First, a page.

Government lukewarm on Wellington 'City Deal'

Following a survey showing strong public support for 'City Deals' granting certain councils wide-ranging powers, Wellington City Council is hoping to convince the new Government of the merits of the idea. Shane Cowlishaw reports.

The capital’s prospects of securing a radical 'City Deal' is being viewed as lukewarm under the new Government, with Housing, Transport and Urban Development Minister Phil Twyford unimpressed about some aspects of the idea.

Newsroom revealed last year that the Wellington City Council (WCC) had begun lobbying the previous government for a unique deal that could see the Crown return GST revenue and grant the Council stronger powers to acquire development land.

'City Deals’ have been introduced in the United Kingdom and are arrangements between Government and local councils that focus on boosting economic growth in regions that show potential.

Earn-back mechanisms, the creation of special economic zones exempt from resource consent, and investment in transport and housing could all flow from any such deal. If WCC is successful in its lobbying, it would be the first deal of its kind in New Zealand.

WCC failed to gain much traction with the previous government but it is preparing to ramp up efforts with the new Government and may have support from the public.

“I’m not particularly taken by the kind of devolution dimension of the idea of the city deal when the Government hands over a pot of money like that."

Following Newsroom’s story last year, Horizon Research undertook a nationwide survey of more than 1000 people, asking about their attitudes towards a City Deal.

It showed largely positive support, with almost half in favour of the idea and 13 percent opposed. The remainder said they would need more information or did not know.

On a regional level, support was greatest in Wellington (with 54 percent in favour) followed by 50 percent in Auckland, where mayor Phil Goff has floated the idea of a rebate on rates GST as an earn-back mechanism.

Perhaps surprisingly, there was also strong support from survey respondents for granting councils extra powers through the creation of special economic zones that could see land acquisition powers extended.

Minister not taken with the idea

Despite the apparent public support, WCC’s chances of securing a bespoke UK-like deal seem slim.

Twyford said he had not asked for any advice on a City Deal and was not impressed with the idea of handing over cash to councils in that manner.

“I’m not particularly taken by the kind of devolution dimension of the idea of the city deal when the Government hands over a pot of money like that, but I do think in this general area we have to be open to different ways of doing things.”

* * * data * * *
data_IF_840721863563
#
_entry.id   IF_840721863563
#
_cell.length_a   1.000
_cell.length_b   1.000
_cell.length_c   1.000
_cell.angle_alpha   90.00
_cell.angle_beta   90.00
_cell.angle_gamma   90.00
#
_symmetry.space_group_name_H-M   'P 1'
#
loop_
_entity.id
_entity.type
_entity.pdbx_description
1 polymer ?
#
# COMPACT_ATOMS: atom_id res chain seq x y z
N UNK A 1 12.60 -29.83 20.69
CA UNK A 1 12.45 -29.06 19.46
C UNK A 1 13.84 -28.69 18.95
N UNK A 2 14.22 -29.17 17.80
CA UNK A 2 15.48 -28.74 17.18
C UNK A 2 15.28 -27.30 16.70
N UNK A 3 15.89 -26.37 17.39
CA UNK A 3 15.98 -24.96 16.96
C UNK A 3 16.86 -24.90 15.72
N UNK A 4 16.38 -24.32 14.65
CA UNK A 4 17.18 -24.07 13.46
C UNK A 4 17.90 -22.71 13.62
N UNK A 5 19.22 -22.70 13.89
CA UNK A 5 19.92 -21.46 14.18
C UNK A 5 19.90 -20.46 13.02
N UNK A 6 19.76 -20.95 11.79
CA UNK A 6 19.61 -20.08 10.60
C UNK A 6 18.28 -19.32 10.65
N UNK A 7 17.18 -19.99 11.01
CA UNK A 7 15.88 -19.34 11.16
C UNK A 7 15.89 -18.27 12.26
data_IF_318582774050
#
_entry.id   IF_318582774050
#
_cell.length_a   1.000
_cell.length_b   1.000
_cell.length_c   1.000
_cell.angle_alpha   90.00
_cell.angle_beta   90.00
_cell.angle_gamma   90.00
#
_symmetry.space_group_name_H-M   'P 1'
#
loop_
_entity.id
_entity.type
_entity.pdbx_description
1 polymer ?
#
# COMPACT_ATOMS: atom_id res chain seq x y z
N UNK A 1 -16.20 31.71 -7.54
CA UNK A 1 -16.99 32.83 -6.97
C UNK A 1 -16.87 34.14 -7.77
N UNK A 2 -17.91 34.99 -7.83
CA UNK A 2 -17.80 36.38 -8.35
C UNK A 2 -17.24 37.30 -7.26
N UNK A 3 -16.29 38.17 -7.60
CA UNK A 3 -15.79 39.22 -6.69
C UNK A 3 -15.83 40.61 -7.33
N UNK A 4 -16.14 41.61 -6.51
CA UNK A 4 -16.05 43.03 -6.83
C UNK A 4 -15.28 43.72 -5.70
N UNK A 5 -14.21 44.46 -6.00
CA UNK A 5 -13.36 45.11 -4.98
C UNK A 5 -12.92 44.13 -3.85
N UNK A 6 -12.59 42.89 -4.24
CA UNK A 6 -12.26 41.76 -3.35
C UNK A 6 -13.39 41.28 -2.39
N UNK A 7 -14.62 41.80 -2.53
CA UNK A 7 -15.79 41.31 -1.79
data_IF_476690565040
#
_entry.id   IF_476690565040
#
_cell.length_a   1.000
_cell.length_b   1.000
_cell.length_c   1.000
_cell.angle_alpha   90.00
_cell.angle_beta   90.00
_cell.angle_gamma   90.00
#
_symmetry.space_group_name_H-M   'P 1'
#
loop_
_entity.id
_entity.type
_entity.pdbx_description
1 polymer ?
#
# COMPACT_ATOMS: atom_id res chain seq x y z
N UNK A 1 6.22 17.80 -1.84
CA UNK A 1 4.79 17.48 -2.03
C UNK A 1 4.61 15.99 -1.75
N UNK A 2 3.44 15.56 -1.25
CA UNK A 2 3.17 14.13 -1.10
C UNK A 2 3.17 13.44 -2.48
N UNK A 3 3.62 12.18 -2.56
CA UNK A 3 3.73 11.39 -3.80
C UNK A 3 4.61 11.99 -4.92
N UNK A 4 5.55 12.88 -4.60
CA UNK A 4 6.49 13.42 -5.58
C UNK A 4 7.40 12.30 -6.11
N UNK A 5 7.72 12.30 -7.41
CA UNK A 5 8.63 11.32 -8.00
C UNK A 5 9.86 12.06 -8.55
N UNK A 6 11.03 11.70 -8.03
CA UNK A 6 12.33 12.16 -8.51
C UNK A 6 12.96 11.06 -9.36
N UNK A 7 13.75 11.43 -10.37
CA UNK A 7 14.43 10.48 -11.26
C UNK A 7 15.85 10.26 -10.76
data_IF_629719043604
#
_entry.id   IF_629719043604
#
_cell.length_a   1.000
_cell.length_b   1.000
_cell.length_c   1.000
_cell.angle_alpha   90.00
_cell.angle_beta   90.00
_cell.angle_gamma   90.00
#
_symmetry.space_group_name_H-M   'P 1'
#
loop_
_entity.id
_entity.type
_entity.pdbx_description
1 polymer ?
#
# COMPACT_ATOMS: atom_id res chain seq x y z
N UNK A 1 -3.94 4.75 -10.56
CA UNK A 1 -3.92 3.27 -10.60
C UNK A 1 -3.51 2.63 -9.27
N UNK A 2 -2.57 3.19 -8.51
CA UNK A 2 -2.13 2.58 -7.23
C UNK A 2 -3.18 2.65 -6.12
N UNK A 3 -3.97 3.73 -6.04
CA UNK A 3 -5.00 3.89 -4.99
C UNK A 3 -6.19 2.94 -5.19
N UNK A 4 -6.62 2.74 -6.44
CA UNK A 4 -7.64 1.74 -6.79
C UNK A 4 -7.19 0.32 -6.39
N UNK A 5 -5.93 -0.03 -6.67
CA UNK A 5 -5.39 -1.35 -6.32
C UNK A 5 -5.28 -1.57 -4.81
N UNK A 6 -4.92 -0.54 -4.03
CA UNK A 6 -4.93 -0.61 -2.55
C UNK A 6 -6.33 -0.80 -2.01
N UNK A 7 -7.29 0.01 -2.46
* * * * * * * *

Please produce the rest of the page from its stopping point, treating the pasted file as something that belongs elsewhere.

There were, undoubtedly, "huge challenges" around infrastructure for cities, and the way these were currently being financed was not working, Twyford said.

He said it was unrealistic for either the Government or councils to fund such huge spending from their balance sheets so other options that spread the cost across the lifetime of a project needed to be explored.

These could include infrastructure bonds serviced from targeted rates in new developments, or tolls, Twyford said.

“We’re still in a fairly fuzzy stage, to be honest. We need to see where the Government lands on this thing.”

When asked about the idea of special economic zones that granted council’s wider powers, Twyford pointed to the soon-to-be-created urban development authority, or Housing Commission, that will have the necessary powers of planning and zoning.

He also said the Government was already working with WCC and Greater Wellington Regional Council on a long-term transport plan that would be jointly funded.

“I’ve said to Wellington, our Government will work with you. We can put together a 30-year transport plan with a shared programme of transport investment that we will co-fund together.

"I’ve said let’s work together on urban development ... Wellington City has done great work in this area, they’re really ahead of the game in terms of transport and urban development.”

For the Council’s part, chief executive Kevin Lavery said councillors had been briefed on plans to push for a City Deal.

“We’re still in a fairly fuzzy stage, to be honest. We need to see where the Government lands on this thing.”

He would not comment on the fine points of what such a deal could contain but said it would be better to co-design a deal with the Government’s input rather than having something rejected down the line.

Discussions were happening with the region’s other councils to develop a wider proposal but a deal for Wellington City was still a priority.

National leader Simon Bridges, the former Economic Development Minister who received several briefings on WCC’s City Deal proposal, was unavailable for comment.